You’ll recall that, last month, this blog was the first (apparently worldwide!) to report on the filing of a lawsuit, by government officials in Suffolk County, New York [which county includes the glitzier environs of “the Hamptons” (uttered through clenched teeth, of course!)], against Schering and Merk, which in addition to Consumer Fraud and False Claims allegations, made RICO allegations — calling these companies’ conduct “indictable acts“. [Click on thumbnail, below right.]
While it has not yet happened, fairly shortly, Schering, et al., will make a motion in that suit — a motion to dismiss for failure to state a claim under a federal Rule called 12(b)(6) — saying essentially that counties generally have no standing to bring such a suit — as the counties do not contract directly with the drugmakers for supplies of Vytorin or Zetia. The reasoning has heretofore generally run that only parties in contractual “privity” may generally sue on another, in such cases. Not so, held the Ninth Circuit Court of Appeals, just yesterday.
As Ed, over at Pharmalot notes this morning (albeit in another context), the County of Santa Clara, California has just won an important appeal against Astra USA, Inc., et al. — Judge Raymond Fisher of the Ninth Circuit has held essentially that Santa Clara County was, in the words of Congress, a “directly intended third party beneficiary” of the main contract for the drugmakers’ various drug products.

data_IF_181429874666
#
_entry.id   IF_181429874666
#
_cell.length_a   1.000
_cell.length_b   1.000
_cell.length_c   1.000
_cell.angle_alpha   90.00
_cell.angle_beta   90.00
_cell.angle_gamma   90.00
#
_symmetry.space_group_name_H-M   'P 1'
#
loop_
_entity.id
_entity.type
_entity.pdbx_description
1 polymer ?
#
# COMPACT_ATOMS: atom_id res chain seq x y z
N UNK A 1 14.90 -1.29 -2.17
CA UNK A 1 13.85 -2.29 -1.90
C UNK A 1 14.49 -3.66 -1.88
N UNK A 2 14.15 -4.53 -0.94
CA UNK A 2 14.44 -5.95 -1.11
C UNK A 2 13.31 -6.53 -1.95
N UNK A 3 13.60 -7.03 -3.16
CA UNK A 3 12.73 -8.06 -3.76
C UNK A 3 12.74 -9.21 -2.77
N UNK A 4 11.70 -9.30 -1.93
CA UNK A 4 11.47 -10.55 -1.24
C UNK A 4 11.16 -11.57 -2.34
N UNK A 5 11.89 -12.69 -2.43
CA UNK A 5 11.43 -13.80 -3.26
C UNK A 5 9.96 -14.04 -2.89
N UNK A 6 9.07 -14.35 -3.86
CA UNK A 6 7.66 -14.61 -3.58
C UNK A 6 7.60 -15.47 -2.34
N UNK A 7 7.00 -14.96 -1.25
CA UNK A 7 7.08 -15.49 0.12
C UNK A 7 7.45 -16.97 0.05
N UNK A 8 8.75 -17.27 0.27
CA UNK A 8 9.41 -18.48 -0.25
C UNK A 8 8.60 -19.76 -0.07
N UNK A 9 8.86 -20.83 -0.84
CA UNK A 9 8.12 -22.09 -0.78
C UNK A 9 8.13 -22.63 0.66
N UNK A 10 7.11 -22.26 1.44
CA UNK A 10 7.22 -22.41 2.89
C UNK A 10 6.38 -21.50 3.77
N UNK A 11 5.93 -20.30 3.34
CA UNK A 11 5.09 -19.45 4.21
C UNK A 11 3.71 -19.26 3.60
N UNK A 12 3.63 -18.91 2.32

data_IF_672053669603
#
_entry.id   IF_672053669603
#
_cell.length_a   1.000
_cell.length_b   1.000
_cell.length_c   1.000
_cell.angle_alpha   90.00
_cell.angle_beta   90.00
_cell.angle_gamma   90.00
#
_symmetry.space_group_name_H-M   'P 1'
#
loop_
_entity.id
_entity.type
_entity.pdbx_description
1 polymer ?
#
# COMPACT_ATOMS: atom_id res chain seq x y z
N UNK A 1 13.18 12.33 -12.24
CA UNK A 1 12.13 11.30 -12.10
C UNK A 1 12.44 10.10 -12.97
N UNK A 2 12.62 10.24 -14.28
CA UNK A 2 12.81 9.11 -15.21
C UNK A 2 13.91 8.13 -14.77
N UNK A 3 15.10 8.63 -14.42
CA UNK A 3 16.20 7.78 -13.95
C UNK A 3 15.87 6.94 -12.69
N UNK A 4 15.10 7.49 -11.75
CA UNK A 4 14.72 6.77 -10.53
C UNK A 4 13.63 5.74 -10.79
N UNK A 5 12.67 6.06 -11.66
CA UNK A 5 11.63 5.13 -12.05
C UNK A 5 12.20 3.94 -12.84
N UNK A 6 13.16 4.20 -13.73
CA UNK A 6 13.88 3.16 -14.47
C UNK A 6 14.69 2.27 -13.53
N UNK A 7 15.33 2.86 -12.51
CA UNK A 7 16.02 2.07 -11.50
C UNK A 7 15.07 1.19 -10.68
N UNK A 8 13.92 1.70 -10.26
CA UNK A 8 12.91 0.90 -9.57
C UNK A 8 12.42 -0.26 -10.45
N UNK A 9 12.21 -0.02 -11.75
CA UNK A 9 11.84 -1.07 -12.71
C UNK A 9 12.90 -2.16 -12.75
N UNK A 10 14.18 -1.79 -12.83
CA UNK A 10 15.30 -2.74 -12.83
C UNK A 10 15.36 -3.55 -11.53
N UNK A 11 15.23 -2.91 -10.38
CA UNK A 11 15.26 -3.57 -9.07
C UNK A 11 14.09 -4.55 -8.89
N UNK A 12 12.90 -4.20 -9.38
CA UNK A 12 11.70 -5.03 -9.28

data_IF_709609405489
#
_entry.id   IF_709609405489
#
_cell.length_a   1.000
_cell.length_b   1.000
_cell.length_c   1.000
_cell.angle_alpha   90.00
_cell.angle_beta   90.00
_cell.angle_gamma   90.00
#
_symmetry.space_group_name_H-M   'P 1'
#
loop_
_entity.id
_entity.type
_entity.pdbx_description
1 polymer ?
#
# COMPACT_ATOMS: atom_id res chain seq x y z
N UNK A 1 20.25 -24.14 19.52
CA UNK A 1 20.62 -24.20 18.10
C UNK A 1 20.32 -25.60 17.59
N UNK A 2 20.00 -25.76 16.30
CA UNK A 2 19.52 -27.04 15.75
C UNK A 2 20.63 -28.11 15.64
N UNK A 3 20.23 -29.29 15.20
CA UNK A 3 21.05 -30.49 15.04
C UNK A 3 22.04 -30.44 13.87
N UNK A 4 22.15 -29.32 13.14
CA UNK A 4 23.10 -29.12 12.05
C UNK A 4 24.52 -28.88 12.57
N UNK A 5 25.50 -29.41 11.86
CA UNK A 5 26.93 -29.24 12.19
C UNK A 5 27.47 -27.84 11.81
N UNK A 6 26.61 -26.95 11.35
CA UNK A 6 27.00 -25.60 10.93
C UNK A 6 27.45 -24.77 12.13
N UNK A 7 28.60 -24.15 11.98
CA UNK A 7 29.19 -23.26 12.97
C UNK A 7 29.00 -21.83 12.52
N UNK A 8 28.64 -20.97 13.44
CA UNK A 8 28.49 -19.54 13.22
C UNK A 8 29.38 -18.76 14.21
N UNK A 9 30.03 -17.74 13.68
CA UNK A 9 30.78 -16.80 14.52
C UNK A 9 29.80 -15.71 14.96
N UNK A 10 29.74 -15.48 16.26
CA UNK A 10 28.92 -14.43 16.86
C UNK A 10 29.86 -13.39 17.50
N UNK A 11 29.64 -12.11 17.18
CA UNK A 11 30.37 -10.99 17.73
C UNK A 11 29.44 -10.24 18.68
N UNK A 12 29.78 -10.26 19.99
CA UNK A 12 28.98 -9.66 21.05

Thus, Santa Clara may sue the drugmakers directly — and by inference, it just became far more probable that Suffolk County, New York will be able to survive the highly-predictable Schering motion to dismiss for failure to state a claim, under federal Rule 12(b)(6).
Cool. By the way, Schering-Plough, itself, was also one of the many other drugmakers sued in County of Santa Clara, California v. Astra USA, Inc. et al., ___ F.3d 11761 (Case No. 06-16471, August 27, 2008) — here’s a quote from the “business end” of the opinion:
. . . .Applying the federal common law of contracts, we hold that the covered entities are intended direct beneficiaries of these agreements and thus have the right to enforce the agreements’ discount provisions against the Manufacturers and sue them for reimbursement of excess payments. We have jurisdiction under 28 U.S.C. § 1291, and reverse the district court’s dismissal of the complaint under Federal Rule of Civil Procedure 12(b)(6) for failure to state a claim. . . .
. . . .As intended direct beneficiaries of the PPA, covered entities may enforce the Manufacturers’ ceiling price obligations under the federal common law of contracts. Although the statute mandating the PPA does not create a federal private cause of action, allowing Santa Clara’s contract claim to go forward is consistent with Congress’ intent in enacting the legislative scheme. Because it lies within the conventional competence of the courts, that claim is not within the primary jurisdiction of DHHS.
REVERSED and REMANDED.
Indeed — Buckle-up, butter-cup.